--On Wednesday, 01 August, 2007 09:03 -0700 "David W. Hankins"
and have both of those working seamlessly no later than Sunday
afternoon of the meeting.
If we can't do that, we should be very seriously reviewing our
protocols and specifications: that sort of thing shouldn't be,
in any sense, an experiment at this stage.
Wow! Is that an "IETF First" for anyone else?
Ever since my first IETF, I was well aware that many folks
held to the unfortunate fallacy that, "because we do X at IETF
meetings and it works allright, it is therefore sufficient for
the rest of the Internet." No matter how much people point
out the error in this thinking, it is perpetuated...as
recently as the IETF 69 tech plenary, where we were told that
firewalls were becoming obsolete, evidenced by their lack of
use at IETF meetings.
There's only one word for it: Astounding.
I have never, until now, heard the contrary fallacy attempted.
That is, "because we did X at an IETF meeting and it did not
work allright, it is therefore insufficient for the Internet."
That's a new one on me.
I think you misunderstand my comment, or at least its intent.
When we hold a meeting, we make choices --explicitly or
implicitly-- about the protocols we are going to support on the
network for the meeting. We can reasonably decide that we do
(or do not) want to support IPv6, FTP, or the FooBar protocol.
Reasonable people may disagree with those choices.
However, whatever the choices are, if we cannot have a network
that runs seamlessly at an IETF meeting with the choices we
make, then there is a problem. That problem may be about
operations, choices of hardware or software, the protocols
involved or how they are specified, or something else. Whatever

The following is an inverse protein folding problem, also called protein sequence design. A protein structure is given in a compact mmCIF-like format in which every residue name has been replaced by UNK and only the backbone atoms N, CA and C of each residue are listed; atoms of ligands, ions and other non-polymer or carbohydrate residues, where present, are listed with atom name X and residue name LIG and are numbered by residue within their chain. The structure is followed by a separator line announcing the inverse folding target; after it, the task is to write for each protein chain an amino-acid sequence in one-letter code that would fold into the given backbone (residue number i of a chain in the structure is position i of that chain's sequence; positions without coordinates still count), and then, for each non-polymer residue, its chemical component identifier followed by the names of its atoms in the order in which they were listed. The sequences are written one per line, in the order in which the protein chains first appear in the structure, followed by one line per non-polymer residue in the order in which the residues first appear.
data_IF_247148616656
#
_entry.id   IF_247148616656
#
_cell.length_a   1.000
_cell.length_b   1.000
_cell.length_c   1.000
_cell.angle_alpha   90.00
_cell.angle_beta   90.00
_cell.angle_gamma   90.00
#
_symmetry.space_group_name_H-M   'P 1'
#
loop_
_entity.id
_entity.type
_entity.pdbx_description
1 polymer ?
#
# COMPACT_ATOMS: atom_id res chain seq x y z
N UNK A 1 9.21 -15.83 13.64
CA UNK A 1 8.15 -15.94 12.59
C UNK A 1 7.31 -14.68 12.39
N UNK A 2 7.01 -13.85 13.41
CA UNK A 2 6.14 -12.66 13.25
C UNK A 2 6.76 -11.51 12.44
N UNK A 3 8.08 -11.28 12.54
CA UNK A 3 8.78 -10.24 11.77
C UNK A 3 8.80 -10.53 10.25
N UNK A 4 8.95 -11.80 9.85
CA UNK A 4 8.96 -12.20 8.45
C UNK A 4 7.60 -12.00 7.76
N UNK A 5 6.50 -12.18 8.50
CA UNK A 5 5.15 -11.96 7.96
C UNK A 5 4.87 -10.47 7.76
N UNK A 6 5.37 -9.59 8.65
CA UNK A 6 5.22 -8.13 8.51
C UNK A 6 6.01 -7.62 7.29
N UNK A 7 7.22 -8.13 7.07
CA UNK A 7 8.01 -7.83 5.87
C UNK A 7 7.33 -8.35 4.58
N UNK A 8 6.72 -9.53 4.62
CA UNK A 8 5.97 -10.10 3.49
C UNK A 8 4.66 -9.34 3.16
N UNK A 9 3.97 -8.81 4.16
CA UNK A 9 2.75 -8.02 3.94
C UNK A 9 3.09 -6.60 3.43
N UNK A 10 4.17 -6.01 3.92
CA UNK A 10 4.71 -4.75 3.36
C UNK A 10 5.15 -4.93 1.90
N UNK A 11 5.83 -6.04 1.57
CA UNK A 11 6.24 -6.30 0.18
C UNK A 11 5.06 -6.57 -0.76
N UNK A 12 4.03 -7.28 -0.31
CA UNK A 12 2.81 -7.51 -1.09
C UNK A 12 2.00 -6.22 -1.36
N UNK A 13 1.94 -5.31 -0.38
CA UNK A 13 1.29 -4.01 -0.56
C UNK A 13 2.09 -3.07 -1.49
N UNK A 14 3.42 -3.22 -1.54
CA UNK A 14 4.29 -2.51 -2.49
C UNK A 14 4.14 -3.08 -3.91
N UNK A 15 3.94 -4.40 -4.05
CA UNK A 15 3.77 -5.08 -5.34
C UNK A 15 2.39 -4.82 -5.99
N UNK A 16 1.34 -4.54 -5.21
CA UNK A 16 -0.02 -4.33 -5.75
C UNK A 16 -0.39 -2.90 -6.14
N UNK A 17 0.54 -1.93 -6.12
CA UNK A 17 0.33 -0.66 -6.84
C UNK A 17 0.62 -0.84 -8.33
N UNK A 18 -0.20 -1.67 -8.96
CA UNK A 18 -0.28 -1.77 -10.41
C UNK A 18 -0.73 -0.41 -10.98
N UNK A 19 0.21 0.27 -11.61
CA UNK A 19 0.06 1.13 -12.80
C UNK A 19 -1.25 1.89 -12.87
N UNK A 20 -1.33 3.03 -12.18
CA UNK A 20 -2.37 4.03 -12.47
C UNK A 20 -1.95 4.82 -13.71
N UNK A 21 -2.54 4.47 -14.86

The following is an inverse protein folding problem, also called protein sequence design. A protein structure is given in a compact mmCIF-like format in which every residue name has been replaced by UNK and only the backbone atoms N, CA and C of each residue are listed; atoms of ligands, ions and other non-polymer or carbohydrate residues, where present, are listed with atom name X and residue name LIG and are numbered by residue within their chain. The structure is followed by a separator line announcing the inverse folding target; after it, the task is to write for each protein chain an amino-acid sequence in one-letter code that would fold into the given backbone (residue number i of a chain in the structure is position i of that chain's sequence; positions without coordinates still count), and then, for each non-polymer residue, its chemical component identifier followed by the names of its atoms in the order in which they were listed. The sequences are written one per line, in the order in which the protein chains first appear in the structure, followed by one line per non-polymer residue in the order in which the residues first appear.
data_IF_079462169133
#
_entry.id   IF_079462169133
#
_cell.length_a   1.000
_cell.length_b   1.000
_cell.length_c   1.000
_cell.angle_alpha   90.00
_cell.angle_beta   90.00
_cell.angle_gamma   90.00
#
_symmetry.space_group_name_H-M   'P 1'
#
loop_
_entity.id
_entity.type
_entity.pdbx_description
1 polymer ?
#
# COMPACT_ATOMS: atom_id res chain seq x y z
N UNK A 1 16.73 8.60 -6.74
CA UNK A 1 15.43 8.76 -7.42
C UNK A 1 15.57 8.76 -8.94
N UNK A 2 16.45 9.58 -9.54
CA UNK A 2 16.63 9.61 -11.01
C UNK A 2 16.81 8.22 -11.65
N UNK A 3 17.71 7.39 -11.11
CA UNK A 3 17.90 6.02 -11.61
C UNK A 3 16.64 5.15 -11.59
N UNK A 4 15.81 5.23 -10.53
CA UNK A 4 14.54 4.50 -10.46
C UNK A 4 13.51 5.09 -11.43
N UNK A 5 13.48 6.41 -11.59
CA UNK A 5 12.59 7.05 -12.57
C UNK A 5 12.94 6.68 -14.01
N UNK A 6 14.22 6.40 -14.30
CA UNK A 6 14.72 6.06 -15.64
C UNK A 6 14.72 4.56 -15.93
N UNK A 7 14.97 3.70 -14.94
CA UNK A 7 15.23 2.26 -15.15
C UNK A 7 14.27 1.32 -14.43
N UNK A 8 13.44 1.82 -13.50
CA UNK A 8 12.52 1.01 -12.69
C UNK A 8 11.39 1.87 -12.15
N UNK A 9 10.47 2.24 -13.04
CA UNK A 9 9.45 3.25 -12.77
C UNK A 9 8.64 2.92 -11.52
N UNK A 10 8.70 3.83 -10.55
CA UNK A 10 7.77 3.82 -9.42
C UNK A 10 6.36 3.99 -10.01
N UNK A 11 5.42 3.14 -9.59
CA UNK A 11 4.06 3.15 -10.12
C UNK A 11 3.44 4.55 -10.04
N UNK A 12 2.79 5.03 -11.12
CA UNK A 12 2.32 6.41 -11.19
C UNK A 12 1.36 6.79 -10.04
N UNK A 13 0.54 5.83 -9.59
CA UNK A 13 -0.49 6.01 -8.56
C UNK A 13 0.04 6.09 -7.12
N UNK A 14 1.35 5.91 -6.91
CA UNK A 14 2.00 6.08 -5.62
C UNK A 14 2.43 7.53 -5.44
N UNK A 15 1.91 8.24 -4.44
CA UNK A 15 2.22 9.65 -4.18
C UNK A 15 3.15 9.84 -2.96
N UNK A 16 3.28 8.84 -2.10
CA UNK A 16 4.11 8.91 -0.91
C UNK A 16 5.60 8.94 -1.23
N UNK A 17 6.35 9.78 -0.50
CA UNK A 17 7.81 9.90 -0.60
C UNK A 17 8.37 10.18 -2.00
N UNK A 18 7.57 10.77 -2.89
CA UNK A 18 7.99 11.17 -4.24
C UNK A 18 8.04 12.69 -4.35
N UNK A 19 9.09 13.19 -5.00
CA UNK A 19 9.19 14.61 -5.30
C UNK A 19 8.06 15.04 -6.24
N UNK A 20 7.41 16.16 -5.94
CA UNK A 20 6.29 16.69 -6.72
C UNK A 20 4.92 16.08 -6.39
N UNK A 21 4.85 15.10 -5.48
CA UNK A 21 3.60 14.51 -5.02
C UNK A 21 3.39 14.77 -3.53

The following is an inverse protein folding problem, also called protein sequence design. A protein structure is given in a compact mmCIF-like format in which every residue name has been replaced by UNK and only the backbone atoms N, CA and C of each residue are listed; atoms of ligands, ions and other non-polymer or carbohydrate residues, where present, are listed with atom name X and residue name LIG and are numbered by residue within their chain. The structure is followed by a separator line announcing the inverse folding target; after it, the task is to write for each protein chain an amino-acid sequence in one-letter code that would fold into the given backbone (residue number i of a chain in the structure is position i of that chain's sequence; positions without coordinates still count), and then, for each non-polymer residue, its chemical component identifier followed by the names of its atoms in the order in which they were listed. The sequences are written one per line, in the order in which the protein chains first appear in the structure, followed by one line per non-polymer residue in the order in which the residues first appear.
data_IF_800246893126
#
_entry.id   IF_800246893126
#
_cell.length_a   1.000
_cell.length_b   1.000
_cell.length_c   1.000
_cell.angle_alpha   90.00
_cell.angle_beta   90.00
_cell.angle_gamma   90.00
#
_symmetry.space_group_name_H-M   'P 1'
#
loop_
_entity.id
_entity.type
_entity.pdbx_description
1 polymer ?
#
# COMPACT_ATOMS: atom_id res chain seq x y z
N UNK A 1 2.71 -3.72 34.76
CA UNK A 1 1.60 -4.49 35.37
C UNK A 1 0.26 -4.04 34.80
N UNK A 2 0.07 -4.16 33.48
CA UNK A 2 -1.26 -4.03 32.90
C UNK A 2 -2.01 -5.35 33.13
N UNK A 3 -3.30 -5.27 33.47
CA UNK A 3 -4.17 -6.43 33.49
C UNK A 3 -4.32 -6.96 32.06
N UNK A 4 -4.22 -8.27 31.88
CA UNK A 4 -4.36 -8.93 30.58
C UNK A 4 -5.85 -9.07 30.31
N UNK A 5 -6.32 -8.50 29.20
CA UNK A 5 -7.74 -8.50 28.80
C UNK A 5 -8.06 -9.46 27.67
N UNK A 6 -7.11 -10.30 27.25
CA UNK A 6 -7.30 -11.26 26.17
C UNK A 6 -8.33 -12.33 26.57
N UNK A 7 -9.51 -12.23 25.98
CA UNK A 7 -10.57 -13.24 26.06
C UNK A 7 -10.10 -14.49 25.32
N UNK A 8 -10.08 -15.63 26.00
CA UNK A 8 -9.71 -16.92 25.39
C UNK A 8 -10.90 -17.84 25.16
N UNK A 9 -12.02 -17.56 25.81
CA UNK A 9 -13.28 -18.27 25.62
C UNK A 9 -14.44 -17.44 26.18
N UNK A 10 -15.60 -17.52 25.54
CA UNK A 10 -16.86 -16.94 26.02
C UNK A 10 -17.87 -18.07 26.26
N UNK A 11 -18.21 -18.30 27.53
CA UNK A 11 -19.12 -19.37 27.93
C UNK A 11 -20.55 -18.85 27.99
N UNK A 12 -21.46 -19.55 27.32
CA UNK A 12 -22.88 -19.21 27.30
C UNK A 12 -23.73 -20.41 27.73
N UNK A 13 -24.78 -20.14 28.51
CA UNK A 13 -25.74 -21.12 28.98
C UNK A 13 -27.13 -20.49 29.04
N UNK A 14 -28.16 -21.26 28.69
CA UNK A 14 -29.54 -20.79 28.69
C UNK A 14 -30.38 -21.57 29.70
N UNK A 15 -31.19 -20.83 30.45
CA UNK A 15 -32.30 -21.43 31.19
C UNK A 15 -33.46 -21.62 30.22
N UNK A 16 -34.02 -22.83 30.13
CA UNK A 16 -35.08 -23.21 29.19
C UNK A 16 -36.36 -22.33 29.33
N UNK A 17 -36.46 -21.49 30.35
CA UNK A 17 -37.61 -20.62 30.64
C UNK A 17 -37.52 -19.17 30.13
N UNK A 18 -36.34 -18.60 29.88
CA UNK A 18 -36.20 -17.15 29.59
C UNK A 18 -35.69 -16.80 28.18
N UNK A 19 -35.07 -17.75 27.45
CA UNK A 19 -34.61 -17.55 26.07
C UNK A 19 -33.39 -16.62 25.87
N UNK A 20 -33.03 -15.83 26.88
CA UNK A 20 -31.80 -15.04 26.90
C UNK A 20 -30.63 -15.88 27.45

the source of the problem, I believe we owe it to ourselves --
and to the community we are trying to convince to use our
standards-- to get it diagnosed, fixed, and reported on in
sufficient detail that neither we, nor anyone else, need to make
the mistakes again.
If even a small part of the problem turns out to be that we have
developed a protocol that is either sufficiently fragile, or
sufficiently complex and option-laden, or specified in a way
that good-faith vendor implementations don't interoperate with
very high reliability, then we have a problem that I believe we
are obligated to address. If we have somehow ended up with
protocols that will not run, in combination, in a satisfactory
way over a less-than-perfect network, then we ought to revisit
those protocols to see if they can be made more robust.
We claim to develop protocols for the public Internet, with all
of the strange and sometimes-locally-unpredictable behavior the
public Internet can exhibit. We often observe that it is much
easier to develop a protocol (or a product) for a
perfectly-predictable LAN environment in which packets never get
lost and always arrive in a timely fashion, in order and without
unexpected fragmentation; on which hostile attacks never occur;
and so on. It has traditionally been one of our norms that, if
protocols come along that work acceptably only on such LANs, we
either don't touch them in the IETF or carefully and publicly
document their limitations.
To me, this is what having a standards body that focuses on
interoperability and things that actually work in the real, and
nasty, world is all about. There are certainly bodies,
companies, and consortia out there who develop and aggressive
market protocols and products while using competing ones
internally because they know, at some level, that the products
or protocols they are pushing just don't work well enough. We
have historically not done that and I hope we don't ever go
This is also just another version of the "eat our own dogfood"
story: if we don't find the dogfood palatable --whether because
of its basic specification or its formulation or packaging in
practice-- then we need to do something about it.
Clever, but wrong: networks much larger than 1,200 laptops use
DHCPv4 on a daily basis all over the Internet without similar
I know that. I've also got some hypotheses as to why we have
problems and they don't, but my hypotheses aren't backed by
solid data and analysis and hence aren't worth much. So do you
have an explanation for the repeated IETF problems? And, if
not, are you willing to join me in suggesting it is about time
the IETF gets to the bottom of these problems, gets the finger
pointed in an appropriate direction, and gets the problem or
Or do you still think we disagree or that my comments are
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